Monday, 4 July 2016

Where now for Britain?

The politically correct classes are maintaining their collective rage at the outcome of the EU referendum. This is the biggest setback they have suffered in their creeping campaign to introduce totalitarianism into Britain. They are desperate to find a means of reversing the decision to leave the European Union. Suggestions made include MPs ignoring the result as the referendum was only advisory, holding a second referendum after further negotiations with the EU, holding a general election to 'endorse' the result, dreaming up legal challenges to the outcome, and finally going on demos bleating that the 48% who supported remaining are now 'unrepresented' and isn't that a really terrible thing. There is a simple message that can be given to these spoiled brats, and their tantrums provoked by, for once, not having got their own way. It is this, the leave campaign got 52%, they won, so get over it, petals.

Some of the more serious analysts, shocked by the result, are mounting a campaign of gross exaggeration that Britain is in chaos following the referendum outcome. Although there may be some relatively minor economic and financial turbulence in the short term, this will be more than compensated by the fact that Britain is now in control of its economic destiny and can take unencumbered the decisions that best promote our national interests.

Some pundits are suggesting that negotiations with the EU will take many years thus adding to the uncertainty. There is no need for this alarmism. All that Britain needs to do is to invoke the section 50 procedure which meets our treaty obligations to the EU. Then to repeal the European Communities Act which ends Britain's membership of the EU. Then to pass a single act into which are bundled all the legislation that has been incorporated into British law at the behest of EU directives. These can then be gradually repealed, revised or retained into British law at our leisure by future Acts of Parliament.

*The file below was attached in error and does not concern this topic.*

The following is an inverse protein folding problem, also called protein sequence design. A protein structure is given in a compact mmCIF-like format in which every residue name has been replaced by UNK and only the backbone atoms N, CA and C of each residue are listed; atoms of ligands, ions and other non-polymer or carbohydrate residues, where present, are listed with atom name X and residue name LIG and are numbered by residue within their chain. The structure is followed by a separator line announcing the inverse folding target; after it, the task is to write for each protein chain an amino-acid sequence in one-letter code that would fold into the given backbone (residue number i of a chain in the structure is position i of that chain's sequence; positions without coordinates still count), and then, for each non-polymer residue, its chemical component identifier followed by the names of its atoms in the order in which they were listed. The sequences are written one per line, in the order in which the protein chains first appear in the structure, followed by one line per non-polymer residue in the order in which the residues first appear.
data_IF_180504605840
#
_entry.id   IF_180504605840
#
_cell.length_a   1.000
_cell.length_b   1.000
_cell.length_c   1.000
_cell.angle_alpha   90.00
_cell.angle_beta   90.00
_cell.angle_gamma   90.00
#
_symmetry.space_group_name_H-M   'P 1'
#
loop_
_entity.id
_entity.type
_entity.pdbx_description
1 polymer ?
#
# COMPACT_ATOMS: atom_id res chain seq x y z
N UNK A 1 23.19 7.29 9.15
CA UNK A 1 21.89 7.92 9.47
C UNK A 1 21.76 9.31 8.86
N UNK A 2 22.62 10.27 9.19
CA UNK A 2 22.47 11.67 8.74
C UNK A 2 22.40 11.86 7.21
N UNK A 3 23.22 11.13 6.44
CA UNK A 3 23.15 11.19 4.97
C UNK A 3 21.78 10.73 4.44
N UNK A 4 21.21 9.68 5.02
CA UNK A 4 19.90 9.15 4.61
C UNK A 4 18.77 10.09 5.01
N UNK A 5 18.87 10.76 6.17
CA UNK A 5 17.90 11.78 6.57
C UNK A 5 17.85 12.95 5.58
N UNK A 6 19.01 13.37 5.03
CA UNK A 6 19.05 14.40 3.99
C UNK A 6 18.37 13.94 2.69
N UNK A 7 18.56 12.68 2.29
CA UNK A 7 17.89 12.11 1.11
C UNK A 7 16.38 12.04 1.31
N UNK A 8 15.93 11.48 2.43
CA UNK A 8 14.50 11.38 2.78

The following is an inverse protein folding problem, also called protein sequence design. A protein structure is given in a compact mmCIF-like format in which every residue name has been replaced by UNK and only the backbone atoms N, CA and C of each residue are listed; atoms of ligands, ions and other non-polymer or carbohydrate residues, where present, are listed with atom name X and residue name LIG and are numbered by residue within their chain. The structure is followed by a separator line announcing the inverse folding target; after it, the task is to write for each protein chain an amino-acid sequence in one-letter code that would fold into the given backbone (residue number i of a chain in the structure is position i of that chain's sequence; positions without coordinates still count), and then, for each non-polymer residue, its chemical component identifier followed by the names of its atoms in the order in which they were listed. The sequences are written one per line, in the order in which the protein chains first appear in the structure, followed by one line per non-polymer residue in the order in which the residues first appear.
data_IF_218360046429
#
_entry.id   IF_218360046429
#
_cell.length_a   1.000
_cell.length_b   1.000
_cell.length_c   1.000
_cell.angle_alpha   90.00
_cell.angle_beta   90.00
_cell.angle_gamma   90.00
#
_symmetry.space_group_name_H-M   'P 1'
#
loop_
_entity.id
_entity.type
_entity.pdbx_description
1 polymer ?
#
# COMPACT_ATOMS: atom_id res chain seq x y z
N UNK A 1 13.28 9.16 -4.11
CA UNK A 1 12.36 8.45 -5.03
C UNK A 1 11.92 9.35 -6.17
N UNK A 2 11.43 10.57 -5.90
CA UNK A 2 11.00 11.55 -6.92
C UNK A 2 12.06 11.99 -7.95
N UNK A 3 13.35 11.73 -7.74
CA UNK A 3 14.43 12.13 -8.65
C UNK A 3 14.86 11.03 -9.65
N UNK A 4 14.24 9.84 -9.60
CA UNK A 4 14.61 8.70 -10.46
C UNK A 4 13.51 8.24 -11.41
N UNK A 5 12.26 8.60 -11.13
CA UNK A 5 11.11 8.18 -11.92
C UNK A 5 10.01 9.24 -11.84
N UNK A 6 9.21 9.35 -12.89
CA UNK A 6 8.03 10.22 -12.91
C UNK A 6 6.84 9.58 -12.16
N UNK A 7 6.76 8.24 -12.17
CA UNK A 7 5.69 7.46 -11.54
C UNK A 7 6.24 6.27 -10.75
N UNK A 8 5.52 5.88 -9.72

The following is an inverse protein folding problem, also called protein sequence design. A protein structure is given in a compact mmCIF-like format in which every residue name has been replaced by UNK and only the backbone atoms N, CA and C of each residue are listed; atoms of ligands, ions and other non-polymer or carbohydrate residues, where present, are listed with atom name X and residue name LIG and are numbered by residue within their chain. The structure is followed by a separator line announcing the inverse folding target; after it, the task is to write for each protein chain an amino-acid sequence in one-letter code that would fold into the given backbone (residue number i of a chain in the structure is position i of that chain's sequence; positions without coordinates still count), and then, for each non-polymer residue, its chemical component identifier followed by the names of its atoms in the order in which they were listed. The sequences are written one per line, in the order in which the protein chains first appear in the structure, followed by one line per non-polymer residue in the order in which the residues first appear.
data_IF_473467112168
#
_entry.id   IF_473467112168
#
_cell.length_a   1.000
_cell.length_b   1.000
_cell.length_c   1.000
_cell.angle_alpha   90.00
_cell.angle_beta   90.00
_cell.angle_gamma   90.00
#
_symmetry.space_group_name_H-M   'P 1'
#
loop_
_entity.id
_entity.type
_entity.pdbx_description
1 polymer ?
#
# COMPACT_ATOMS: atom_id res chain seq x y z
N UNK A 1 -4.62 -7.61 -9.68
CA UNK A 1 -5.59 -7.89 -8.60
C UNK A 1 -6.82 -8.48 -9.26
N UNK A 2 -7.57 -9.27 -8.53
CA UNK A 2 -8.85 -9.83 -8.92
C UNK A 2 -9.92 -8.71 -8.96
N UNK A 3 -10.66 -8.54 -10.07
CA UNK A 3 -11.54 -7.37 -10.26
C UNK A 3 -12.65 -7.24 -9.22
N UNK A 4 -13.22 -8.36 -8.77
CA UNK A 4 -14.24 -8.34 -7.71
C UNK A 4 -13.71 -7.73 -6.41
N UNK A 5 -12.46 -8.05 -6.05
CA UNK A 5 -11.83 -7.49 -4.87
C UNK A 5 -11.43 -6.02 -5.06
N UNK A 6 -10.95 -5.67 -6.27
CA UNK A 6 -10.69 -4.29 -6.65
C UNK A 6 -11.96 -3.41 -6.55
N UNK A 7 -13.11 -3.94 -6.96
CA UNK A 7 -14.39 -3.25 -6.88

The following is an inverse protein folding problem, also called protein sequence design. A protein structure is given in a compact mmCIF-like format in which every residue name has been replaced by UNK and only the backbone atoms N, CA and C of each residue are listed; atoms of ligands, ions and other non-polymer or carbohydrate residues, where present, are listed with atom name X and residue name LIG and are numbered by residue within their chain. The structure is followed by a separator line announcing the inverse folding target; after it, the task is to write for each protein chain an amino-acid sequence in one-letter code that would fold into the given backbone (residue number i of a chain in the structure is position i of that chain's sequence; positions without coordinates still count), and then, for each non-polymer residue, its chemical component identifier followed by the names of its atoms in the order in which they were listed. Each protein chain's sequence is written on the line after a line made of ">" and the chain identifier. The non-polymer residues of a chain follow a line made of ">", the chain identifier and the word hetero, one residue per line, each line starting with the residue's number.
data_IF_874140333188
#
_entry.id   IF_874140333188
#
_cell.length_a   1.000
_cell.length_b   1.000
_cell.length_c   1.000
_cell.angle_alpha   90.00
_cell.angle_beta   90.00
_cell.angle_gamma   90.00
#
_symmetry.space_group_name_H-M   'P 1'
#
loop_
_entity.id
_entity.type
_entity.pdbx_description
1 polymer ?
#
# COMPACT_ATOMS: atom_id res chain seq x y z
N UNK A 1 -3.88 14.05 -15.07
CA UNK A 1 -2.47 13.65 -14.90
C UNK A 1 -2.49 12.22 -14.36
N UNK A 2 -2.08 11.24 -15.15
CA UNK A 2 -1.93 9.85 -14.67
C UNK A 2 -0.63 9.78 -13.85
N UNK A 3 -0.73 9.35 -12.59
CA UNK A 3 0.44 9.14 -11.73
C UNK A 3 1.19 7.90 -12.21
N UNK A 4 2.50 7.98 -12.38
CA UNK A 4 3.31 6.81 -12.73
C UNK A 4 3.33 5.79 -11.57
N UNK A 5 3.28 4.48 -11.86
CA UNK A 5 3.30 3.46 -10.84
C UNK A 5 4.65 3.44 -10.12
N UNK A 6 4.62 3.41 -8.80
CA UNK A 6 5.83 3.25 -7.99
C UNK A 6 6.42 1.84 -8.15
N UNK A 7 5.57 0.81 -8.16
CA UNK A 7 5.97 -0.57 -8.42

The only negotiations that need to take place are over Britain's access to the single market. Our negotiators should make it clear that the freedom of movement into Britain of EU nationals is no longer acceptable and that this matter is non negotiable. As a result the EU will almost certainly block Britain's access to the single market, but we shall still be able to trade with the EU under WTO rules. Given the low tariffs, and the fall in the value of sterling, this should not have a huge impact and may well affect the EU more adversely than it does us. We will no longer be part of the common agricultural and fisheries policies, and with regard to the latter we will now be able to block EU countries from fishing in our territorial waters.

All this is great news for Britain and its people as we enter a new age where we have thrown over the shackles of foreign interference in our affairs and regained control of our destiny.

No comments:

Post a Comment